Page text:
Wednesday, April 11, 2012

Whatever Wednesday -Books, books, books

I started Tuesday by crunching my glasses so they sat on my nose crooked.  The world was even more disjointed than normal.  I followed this with a visit to the dentist to drill out a "cavity".  It's not a cavity until they drill.  It's decay up until then.  Well, this "cavity" was actually TWO spots of decay between and on two teeth.  Small, but time consuming.  And, me, without a book!!!

From the dentist, I went to get my glasses straightened and picked up four books at the Bethlehem Public Library. Those three errands took most of the morning.  BUt I ended up with new books to read.  Hooray!

Here is my books-read count for the week.

The Phantom of the Post Office by Kate and M. Sarah Klise.  This is the fourth book in a series about an abandoned boy being raised by a grumpy author and a ghost.  When the Klise sisters collaborate, their books are a montage of fictional press clippings, letters, emails, handwritten notes, posters and the like.  In The Phantom of the Post Office, the post office is threatened with extinction and the inhabitants of 43 Old Cemetery Road are up in arms to keep the post office running.  Lots of word play and a whole lot of "propaganda" about the wonders of letter writing.  Viva the Post Office!!  Write a letter today!

Fake Mustache by Tom Angleberger.  Lenny's best friend, Casper, buys an expensive and very realistic fake mustache and a man-about-town suit right before someone with a very similar mustache and suit goes on a major crime spree.  It's up to Lenny and TV cowgirl Jodie O'Rodeo to clear Lenny's name (he gets blamed for everything!) and stop the evil mustache.  What a romp!

Temple Grandin : How the Girl Who Loved Cows Embraced Autism and Changed the World by Sy Montgomery.  This fascinating and accessible biography chronicles the struggles and triumphs of Temple Grandin, known world wide for her eloquent descriptions of her own autism and for her work in designing humane solutions in the raising and slaughtering of food animals.  This biography describes the real life problems of a child who is significantly different from those around her.  A foreword from Grandin herself encourages readers to persevere in doing what they love.

FOOD BOOKS.  I am not alone in loving books that deal with food.  Here are two that I've read this week:
Pie by Sarah Weeks. Alice's Aunt Polly makes the best pies ever.  She has won the Blueberry Medal - awarded nationally to the best pie baker - 13 years running.  Polly also runs the bake "shop" PIE, where she gives away the pies she bakes and people repay her with anonymous donations of ingredients.  When Polly dies, it seems like her world famous pie crust recipe is gone with her.  Her will claims that she gave the recipe to her cat and she left her cat to her niece, Alice.   Catnappings, a lot of nasty pie baking, grief, love, friendship and a celebration of each person's gifts are all wrapped up in the delectable crust of this book.  Recipes are included.

Close to Famous by Joan Bauer.  I set this book down while Hub and I went to lunch.  "There are some authors,"  I told Hub, "Whose books just make me smile."  I didn't add that those authors often make me cry.
   Foster McFee and her mom leave Memphis in a hurry the night an Elvis impersonator of their acquaintance breaks in their front window.  They end up in the small town of Culpepper, WV.  The town has some major problems of its own, including a new prison that did not bring in the jobs it promised and the encroachment of fast food franchises.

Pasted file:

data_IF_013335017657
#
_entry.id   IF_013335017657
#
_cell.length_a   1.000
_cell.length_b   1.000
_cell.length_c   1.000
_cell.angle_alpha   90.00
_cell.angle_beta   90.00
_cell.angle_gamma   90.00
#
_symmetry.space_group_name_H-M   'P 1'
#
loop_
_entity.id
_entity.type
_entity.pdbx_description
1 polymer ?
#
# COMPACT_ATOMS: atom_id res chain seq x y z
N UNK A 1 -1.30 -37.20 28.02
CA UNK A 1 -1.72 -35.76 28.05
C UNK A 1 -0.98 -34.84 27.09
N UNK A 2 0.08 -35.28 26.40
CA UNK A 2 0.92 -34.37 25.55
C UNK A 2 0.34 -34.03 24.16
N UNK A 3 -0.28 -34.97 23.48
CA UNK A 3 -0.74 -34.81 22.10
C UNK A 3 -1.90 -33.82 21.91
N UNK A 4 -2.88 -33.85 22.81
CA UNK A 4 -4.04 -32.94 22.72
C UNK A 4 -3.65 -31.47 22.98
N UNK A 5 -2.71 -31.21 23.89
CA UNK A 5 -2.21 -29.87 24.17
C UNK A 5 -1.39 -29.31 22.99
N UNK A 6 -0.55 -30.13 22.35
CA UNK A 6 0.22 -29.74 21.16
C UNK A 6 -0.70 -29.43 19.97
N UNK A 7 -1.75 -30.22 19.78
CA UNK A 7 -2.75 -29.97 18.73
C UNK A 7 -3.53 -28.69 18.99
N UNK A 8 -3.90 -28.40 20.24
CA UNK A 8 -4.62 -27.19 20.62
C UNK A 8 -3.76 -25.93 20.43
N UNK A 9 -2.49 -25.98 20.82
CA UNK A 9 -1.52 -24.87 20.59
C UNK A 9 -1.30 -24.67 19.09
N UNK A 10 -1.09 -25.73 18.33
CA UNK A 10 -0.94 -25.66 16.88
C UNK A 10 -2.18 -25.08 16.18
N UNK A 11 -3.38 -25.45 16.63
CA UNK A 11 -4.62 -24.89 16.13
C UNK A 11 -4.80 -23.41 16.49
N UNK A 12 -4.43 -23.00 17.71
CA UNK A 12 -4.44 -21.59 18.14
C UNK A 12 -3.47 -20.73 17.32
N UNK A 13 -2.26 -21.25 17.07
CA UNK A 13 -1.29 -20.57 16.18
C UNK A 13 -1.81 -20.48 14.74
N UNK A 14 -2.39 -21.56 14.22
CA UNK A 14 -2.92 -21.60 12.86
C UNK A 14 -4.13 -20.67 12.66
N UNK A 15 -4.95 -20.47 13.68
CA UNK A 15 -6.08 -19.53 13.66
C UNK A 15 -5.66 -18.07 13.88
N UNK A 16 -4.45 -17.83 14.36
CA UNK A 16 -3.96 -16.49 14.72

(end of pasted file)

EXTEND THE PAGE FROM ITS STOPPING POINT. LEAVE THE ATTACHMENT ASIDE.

Foster deals with the crises in her life by baking and her muffins and cupcakes are beyond description.  Foster, a devotee of one very popular Food Network star, wants a cooking show of her own.
   Culpepper has a slew of small town "characters", including a "resting" Hollywood star, a budding filmmaker, a young track star, the preacher's widow and more.  Here's a down home feel good book about positive thinking, perseverance and hope.  Bauer is big on hope.  Me, too.
There are recipes in this book but they are worked into Foster's practice TV monologues.  They make your mouth water.

Last but not least, I finished The Disenchantments by Nina LaCour at 12:53 - or so - this morning.  Colby, his best friend, Bev and Bev's band, The Disenchantments, are off on a post graduation tour.  Then, Colby and Bev are off to Europe to bum around while all their friends go off to college.  Colby and Bev have been friends since they were nine, but Colby is head over heels in love with Bev and she seems to just want them to remain friends.  The four friends, including sisters Meg and Alexa - the other members of the band, head off in an old VW van.  Four artsy types travel together.  Except before the first day is through, Bev throws a monkey wrench into the works.  Oh yeah.  
   This is quite the romantic road trip novel meandering from scenic West Coast location to quirky characters to best-friend spats to Ta DAH! self-realization.  The subplot of hunting down tattoos based on an obscure album cover designed by Colby's mom has almost as much weight as the evolution of the relationship between Bev and Colby.  For slightly more mature readers because of the nakedness factor, this is still a thoughtful book. 

I also started Young Fredle by Cynthia Voigt.  It's about a house mouse who "went".  That's what happens to mice who disappear.  They "went".  He ends up outside.  Haven't found out what happens to him yet.  I will let you know.

Today, I will compile my list for the KU Children's Literature Conference.   You still have time to register!

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